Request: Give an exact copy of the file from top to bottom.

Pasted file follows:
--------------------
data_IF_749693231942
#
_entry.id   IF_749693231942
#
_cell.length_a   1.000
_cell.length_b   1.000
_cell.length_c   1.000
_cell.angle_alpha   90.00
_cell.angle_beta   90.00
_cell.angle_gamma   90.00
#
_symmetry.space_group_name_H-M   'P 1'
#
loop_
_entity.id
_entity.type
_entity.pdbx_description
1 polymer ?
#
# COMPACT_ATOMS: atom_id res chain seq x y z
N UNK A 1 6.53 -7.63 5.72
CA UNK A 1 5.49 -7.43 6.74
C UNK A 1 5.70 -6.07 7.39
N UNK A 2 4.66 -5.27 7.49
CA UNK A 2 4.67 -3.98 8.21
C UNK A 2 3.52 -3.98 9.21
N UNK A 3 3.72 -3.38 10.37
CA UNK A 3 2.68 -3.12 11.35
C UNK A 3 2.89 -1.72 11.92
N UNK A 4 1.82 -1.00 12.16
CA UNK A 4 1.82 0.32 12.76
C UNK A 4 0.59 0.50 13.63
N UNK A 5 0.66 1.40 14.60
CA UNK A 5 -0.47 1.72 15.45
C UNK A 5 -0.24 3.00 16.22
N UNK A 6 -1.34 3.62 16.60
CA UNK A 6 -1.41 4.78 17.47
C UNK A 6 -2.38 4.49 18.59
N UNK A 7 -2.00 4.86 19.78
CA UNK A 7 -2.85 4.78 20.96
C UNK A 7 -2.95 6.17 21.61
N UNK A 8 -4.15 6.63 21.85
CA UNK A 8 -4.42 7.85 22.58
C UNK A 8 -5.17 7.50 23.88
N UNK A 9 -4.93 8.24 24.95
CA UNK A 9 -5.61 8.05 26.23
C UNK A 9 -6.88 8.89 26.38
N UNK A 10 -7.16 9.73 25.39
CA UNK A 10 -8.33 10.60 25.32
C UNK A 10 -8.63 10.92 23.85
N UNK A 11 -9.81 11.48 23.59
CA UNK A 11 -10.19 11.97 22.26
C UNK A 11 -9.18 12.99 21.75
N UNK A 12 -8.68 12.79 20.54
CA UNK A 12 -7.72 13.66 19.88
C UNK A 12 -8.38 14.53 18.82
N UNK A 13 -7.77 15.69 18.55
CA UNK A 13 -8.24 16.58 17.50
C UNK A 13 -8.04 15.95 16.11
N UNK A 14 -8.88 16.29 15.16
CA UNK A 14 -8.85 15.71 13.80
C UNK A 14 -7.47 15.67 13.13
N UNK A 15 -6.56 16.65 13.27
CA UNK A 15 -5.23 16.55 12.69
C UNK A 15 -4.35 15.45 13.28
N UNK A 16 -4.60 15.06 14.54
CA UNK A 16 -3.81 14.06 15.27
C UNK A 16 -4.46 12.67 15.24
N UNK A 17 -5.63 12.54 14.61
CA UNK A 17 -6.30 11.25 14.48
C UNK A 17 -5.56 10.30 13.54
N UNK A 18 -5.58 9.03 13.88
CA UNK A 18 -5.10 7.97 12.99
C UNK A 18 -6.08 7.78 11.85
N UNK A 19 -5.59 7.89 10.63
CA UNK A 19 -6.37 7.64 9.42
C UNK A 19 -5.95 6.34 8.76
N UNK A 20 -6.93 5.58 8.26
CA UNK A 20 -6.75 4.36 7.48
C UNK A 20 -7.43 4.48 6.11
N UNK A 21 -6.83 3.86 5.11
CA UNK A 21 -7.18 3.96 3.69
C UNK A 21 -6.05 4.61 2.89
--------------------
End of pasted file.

data_IF_749693231942
#
_entry.id   IF_749693231942
#
_cell.length_a   1.000
_cell.length_b   1.000
_cell.length_c   1.000
_cell.angle_alpha   90.00
_cell.angle_beta   90.00
_cell.angle_gamma   90.00
#
_symmetry.space_group_name_H-M   'P 1'
#
loop_
_entity.id
_entity.type
_entity.pdbx_description
1 polymer ?
#
# COMPACT_ATOMS: atom_id res chain seq x y z
N UNK A 1 6.53 -7.63 5.72
CA UNK A 1 5.49 -7.43 6.74
C UNK A 1 5.70 -6.07 7.39
N UNK A 2 4.66 -5.27 7.49
CA UNK A 2 4.67 -3.98 8.21
C UNK A 2 3.52 -3.98 9.21
N UNK A 3 3.72 -3.38 10.37
CA UNK A 3 2.68 -3.12 11.35
C UNK A 3 2.89 -1.72 11.92
N UNK A 4 1.82 -1.00 12.16
CA UNK A 4 1.82 0.32 12.76
C UNK A 4 0.59 0.50 13.63
N UNK A 5 0.66 1.40 14.60
CA UNK A 5 -0.47 1.72 15.45
C UNK A 5 -0.24 3.00 16.22
N UNK A 6 -1.34 3.62 16.60
CA UNK A 6 -1.41 4.78 17.47
C UNK A 6 -2.38 4.49 18.59
N UNK A 7 -2.00 4.86 19.78
CA UNK A 7 -2.85 4.78 20.96
C UNK A 7 -2.95 6.17 21.61
N UNK A 8 -4.15 6.63 21.85
CA UNK A 8 -4.42 7.85 22.58
C UNK A 8 -5.17 7.50 23.88
N UNK A 9 -4.93 8.24 24.95
CA UNK A 9 -5.61 8.05 26.23
C UNK A 9 -6.88 8.89 26.38
N UNK A 10 -7.16 9.73 25.39
CA UNK A 10 -8.33 10.60 25.32
C UNK A 10 -8.63 10.92 23.85
N UNK A 11 -9.81 11.48 23.59
CA UNK A 11 -10.19 11.97 22.26
C UNK A 11 -9.18 12.99 21.75
N UNK A 12 -8.68 12.79 20.54
CA UNK A 12 -7.72 13.66 19.88
C UNK A 12 -8.38 14.53 18.82
N UNK A 13 -7.77 15.69 18.55
CA UNK A 13 -8.24 16.58 17.50
C UNK A 13 -8.04 15.95 16.11
N UNK A 14 -8.88 16.29 15.16
CA UNK A 14 -8.85 15.71 13.80
C UNK A 14 -7.47 15.67 13.13
N UNK A 15 -6.56 16.65 13.27
CA UNK A 15 -5.23 16.55 12.69
C UNK A 15 -4.35 15.45 13.28
N UNK A 16 -4.60 15.06 14.54
CA UNK A 16 -3.81 14.06 15.27
C UNK A 16 -4.46 12.67 15.24
N UNK A 17 -5.63 12.54 14.61
CA UNK A 17 -6.30 11.25 14.48
C UNK A 17 -5.56 10.30 13.54
N UNK A 18 -5.58 9.03 13.88
CA UNK A 18 -5.10 7.97 12.99
C UNK A 18 -6.08 7.78 11.85
N UNK A 19 -5.59 7.89 10.63
CA UNK A 19 -6.37 7.64 9.42
C UNK A 19 -5.95 6.34 8.76
N UNK A 20 -6.93 5.58 8.26
CA UNK A 20 -6.75 4.36 7.48
C UNK A 20 -7.43 4.48 6.11
N UNK A 21 -6.83 3.86 5.11
CA UNK A 21 -7.18 3.96 3.69
C UNK A 21 -6.05 4.61 2.89